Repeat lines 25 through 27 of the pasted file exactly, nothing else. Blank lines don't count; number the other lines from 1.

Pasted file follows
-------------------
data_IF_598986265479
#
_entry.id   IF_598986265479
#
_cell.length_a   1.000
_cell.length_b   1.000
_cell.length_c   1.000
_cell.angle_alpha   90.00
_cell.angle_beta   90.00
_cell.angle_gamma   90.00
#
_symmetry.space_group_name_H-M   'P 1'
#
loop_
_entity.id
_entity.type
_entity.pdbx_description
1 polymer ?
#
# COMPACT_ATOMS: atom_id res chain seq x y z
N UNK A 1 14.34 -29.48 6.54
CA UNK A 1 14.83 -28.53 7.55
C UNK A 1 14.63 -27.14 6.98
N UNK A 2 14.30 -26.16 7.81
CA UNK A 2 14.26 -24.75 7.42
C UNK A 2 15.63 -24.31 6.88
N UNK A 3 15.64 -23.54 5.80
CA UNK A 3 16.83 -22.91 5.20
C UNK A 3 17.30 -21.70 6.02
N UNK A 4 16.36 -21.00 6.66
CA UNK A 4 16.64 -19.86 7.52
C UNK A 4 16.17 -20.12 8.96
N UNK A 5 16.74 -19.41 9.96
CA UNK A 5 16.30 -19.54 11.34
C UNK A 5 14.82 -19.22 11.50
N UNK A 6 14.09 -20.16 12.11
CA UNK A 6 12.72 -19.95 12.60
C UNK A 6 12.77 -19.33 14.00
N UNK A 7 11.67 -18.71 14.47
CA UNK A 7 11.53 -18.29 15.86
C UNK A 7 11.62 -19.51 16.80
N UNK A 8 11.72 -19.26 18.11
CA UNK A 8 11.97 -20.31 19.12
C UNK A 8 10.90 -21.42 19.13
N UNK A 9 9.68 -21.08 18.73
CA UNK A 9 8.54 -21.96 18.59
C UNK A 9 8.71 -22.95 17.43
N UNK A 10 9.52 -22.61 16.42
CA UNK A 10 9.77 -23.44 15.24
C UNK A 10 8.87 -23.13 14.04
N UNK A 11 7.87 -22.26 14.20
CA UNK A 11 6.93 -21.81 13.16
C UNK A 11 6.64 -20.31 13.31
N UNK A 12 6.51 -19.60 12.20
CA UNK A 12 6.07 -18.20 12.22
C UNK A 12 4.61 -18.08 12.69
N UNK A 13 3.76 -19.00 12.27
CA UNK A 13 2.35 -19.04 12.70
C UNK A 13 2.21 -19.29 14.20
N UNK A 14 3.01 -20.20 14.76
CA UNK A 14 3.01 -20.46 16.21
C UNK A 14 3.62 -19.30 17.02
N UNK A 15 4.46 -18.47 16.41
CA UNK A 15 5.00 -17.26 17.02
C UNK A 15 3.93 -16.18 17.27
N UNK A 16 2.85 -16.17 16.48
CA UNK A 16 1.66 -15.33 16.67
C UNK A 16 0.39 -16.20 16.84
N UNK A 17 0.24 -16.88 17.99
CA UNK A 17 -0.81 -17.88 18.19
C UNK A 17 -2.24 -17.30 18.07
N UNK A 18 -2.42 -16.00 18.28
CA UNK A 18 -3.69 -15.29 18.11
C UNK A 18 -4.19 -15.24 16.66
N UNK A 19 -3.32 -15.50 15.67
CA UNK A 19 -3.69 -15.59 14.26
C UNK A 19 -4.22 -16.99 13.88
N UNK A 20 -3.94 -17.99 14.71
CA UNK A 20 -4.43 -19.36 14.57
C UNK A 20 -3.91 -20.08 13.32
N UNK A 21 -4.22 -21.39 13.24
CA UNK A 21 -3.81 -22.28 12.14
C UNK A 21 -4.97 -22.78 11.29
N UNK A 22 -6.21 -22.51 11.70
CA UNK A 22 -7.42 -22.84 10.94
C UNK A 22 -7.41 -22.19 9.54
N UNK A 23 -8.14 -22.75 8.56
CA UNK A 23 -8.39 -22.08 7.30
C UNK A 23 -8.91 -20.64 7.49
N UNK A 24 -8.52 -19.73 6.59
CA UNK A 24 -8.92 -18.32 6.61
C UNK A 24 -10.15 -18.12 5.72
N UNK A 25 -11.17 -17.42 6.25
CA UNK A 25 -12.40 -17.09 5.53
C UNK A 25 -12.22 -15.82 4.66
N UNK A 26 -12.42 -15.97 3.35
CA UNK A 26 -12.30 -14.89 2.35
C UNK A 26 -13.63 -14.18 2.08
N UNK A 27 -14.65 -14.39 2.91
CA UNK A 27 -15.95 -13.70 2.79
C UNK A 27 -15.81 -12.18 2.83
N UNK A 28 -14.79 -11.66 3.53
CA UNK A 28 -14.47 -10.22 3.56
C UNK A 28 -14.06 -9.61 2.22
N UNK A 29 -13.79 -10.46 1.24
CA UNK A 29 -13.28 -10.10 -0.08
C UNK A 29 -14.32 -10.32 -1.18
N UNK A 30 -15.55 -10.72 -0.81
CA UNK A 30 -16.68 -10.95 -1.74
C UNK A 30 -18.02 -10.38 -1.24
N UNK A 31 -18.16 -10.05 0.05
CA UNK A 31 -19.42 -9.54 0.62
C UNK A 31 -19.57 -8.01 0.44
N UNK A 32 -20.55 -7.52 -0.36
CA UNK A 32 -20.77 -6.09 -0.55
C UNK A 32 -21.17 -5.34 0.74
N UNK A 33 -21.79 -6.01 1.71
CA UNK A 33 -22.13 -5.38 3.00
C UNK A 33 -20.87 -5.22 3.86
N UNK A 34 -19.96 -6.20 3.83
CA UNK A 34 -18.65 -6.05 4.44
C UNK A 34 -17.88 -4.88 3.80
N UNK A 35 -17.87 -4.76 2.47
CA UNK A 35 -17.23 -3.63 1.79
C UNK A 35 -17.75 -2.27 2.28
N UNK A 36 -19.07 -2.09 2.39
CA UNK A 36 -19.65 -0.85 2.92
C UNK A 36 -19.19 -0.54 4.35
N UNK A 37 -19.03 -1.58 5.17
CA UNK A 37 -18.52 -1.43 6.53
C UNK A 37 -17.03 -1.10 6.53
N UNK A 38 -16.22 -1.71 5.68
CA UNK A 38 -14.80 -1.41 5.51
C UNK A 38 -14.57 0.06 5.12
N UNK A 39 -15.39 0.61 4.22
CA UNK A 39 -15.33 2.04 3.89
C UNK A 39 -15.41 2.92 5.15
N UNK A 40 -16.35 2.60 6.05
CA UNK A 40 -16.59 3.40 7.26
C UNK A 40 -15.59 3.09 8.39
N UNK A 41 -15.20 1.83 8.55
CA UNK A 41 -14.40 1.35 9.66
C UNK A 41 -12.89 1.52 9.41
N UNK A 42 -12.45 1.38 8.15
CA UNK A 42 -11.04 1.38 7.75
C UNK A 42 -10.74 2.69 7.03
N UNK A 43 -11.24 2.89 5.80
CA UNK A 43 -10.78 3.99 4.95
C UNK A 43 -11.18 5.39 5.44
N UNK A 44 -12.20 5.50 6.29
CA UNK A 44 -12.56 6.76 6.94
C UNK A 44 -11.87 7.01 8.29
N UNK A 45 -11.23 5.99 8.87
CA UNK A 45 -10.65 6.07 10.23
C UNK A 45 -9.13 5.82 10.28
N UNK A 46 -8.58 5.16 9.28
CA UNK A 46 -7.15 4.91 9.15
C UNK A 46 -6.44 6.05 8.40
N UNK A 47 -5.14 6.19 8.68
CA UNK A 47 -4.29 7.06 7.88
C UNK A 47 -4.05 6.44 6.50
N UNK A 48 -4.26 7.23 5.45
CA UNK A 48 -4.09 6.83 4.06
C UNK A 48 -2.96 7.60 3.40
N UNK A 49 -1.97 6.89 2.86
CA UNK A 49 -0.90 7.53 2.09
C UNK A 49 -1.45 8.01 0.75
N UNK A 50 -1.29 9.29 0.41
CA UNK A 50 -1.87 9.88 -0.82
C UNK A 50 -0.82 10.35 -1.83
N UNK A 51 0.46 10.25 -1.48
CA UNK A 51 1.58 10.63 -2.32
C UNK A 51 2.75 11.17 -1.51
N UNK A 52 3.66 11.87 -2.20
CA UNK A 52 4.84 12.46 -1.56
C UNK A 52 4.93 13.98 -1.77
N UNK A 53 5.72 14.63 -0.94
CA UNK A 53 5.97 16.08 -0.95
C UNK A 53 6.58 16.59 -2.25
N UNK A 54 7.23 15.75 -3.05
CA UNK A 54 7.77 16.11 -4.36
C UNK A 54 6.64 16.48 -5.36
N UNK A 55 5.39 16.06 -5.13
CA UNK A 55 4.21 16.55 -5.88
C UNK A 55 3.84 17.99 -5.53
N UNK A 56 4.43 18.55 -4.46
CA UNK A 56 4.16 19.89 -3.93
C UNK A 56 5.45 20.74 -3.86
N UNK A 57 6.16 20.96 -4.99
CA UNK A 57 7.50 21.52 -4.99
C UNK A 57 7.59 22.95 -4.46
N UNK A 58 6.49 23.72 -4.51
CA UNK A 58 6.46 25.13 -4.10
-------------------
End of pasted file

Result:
CA UNK A 2 14.26 -24.75 7.42
C UNK A 2 15.63 -24.31 6.88
N UNK A 3 15.64 -23.54 5.80